IDEAS home Printed from https://ideas.repec.org/
MyIDEAS: Login to save this paper or follow this series

Monetary Union in West Africa and Asymmetric Shocks: A Dynamic Structural Factor Model

  • Romain Houssa

The Ghana cocoa market has been extensively liberalised over the period since the mid 1980s. Three issues have been prominent in microeconomic research on the effects of liberalisation on agriculture. The first has been the size of any supply response, the second has been the effect on producers of reduced subsidies on inputs, and the third whether innovation has occurred. In this paper we investigate these issues by estimating a production function for cocoa in Ghana drawing on two household surveys covering the period from 1991 to 1998. The estimated production function allows identifying the factors underlying the change in output. The analysis of the micro data shows that the increase in household output has been very modest at 6 per cent. While the effect of liberalisation has been to raise the price of inputs we find that the contribution of such inputs to cocoa production has increased both relative to land and, very substantially, relative to labour. The ratio of both land and nonlabour inputs to labour rose implying a rise in labour productivity of 39 while land productivity was unchanged. We find no evidence that reforms have led to innovation in techniques which raise total factor productivity. Possible reasons for these outcomes are suggested.

If you experience problems downloading a file, check if you have the proper application to view it first. In case of further problems read the IDEAS help page. Note that these files are not on the IDEAS site. Please be patient as the files may be large.

File URL: http://www.csae.ox.ac.uk/workingpapers/pdfs/2004-16text.pdf
Download Restriction: no

Paper provided by Centre for the Study of African Economies, University of Oxford in its series CSAE Working Paper Series with number 2004-17.

as
in new window

Length:
Date of creation: 2004
Date of revision:
Handle: RePEc:csa:wpaper:2004-17
Contact details of provider: Postal: Manor Road, Oxford, OX1 3UQ
Phone: +44-(0)1865 271084
Fax: +44-(0)1865 281447
Web page: http://www.csae.ox.ac.uk/
Email:


More information through EDIRC

References listed on IDEAS
Please report citation or reference errors to , or , if you are the registered author of the cited work, log in to your RePEc Author Service profile, click on "citations" and make appropriate adjustments.:

as in new window
  1. Newey, W.K. & Powell, J.L. & Walker, J.R., 1990. "Semiparametric Estimation Of Selection Models: Some Empirical Results," Working papers 9001, Wisconsin Madison - Social Systems.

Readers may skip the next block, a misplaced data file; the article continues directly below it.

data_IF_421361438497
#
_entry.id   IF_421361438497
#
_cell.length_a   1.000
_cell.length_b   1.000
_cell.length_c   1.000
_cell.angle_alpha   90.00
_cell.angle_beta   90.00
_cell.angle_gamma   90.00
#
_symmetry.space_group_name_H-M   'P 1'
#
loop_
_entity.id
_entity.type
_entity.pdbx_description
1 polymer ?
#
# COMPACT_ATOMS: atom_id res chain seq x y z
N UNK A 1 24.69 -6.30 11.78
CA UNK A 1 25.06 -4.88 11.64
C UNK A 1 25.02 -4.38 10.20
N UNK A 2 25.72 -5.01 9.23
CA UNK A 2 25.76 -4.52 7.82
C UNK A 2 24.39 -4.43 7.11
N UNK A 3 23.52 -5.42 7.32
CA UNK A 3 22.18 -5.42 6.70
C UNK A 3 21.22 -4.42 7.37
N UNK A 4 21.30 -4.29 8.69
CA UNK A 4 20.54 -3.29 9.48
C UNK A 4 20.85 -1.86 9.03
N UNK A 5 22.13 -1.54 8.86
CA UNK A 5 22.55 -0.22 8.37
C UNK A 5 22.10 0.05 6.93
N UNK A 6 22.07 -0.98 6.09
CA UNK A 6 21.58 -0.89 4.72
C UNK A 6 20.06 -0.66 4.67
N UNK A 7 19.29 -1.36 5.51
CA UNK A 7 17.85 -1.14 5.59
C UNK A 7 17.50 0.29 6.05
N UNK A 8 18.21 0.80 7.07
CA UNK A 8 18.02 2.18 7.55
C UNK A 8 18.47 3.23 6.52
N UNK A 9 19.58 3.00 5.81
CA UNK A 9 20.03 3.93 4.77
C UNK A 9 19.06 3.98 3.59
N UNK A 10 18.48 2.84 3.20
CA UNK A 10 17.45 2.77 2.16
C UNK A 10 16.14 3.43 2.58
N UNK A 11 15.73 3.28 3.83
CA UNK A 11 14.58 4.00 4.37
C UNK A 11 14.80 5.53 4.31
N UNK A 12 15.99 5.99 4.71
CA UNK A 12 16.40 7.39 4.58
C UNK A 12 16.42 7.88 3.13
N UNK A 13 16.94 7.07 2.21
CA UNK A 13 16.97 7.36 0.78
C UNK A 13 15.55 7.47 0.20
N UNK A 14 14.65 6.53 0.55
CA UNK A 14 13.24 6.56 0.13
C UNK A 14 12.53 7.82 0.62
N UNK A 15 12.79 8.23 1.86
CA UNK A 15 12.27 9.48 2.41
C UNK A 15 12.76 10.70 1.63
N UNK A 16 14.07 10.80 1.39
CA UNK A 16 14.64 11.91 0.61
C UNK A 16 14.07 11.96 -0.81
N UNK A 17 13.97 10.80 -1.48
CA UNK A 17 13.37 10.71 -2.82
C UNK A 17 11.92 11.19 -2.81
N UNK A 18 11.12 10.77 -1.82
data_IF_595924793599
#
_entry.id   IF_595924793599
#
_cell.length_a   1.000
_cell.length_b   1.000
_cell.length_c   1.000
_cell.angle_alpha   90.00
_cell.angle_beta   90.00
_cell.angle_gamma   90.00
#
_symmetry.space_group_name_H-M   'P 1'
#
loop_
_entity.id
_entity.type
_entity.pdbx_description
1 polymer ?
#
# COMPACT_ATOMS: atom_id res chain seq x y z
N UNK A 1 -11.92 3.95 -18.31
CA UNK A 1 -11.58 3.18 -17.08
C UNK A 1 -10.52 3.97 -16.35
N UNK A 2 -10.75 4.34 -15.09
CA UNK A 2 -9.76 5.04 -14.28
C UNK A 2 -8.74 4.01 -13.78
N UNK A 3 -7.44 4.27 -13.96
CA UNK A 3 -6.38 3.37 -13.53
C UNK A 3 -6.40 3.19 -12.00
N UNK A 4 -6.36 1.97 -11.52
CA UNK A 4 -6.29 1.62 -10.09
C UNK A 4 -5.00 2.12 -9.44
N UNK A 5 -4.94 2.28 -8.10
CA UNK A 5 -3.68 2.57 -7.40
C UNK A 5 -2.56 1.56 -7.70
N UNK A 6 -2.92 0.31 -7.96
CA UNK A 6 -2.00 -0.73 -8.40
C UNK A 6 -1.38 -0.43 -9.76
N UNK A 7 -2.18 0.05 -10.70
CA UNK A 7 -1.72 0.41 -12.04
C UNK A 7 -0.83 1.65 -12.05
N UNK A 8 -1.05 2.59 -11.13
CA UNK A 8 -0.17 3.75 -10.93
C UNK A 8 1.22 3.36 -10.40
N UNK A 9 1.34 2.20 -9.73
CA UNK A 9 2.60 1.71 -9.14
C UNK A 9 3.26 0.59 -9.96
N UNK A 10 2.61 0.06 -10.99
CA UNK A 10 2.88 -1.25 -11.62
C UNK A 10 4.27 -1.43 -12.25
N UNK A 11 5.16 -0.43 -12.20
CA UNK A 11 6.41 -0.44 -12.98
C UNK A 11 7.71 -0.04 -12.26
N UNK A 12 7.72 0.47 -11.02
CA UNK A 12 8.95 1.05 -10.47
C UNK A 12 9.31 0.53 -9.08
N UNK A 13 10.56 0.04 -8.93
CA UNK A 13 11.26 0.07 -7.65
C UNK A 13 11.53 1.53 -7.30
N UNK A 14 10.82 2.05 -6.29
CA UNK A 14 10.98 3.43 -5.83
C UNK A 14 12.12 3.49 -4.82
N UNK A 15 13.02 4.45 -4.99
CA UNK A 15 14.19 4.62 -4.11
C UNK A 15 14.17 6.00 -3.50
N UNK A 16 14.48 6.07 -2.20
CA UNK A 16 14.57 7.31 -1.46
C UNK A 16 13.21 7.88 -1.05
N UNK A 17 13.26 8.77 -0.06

2. Barrett, Christopher B., 1996. "On price risk and the inverse farm size-productivity relationship," Journal of Development Economics, Elsevier, vol. 51(2), pages 193-215, December.
Full references (including those not matched with items on IDEAS)

This item is not listed on Wikipedia, on a reading list or among the top items on IDEAS.

When requesting a correction, please mention this item's handle: RePEc:csa:wpaper:2004-17. See general information about how to correct material in RePEc.

For technical questions regarding this item, or to correct its authors, title, abstract, bibliographic or download information, contact: (Richard Payne)

If you have authored this item and are not yet registered with RePEc, we encourage you to do it here. This allows to link your profile to this item. It also allows you to accept potential citations to this item that we are uncertain about.

If references are entirely missing, you can add them using this form.

If the full references list an item that is present in RePEc, but the system did not link to it, you can help with this form.

If you know of missing items citing this one, you can help us creating those links by adding the relevant references in the same way as above, for each refering item. If you are a registered author of this item, you may also want to check the "citations" tab in your profile, as there may be some citations waiting for confirmation.

Please note that corrections may take a couple of weeks to filter through the various RePEc services.

This information is provided to you by IDEAS at the Research Division of the Federal Reserve Bank of St. Louis using RePEc data.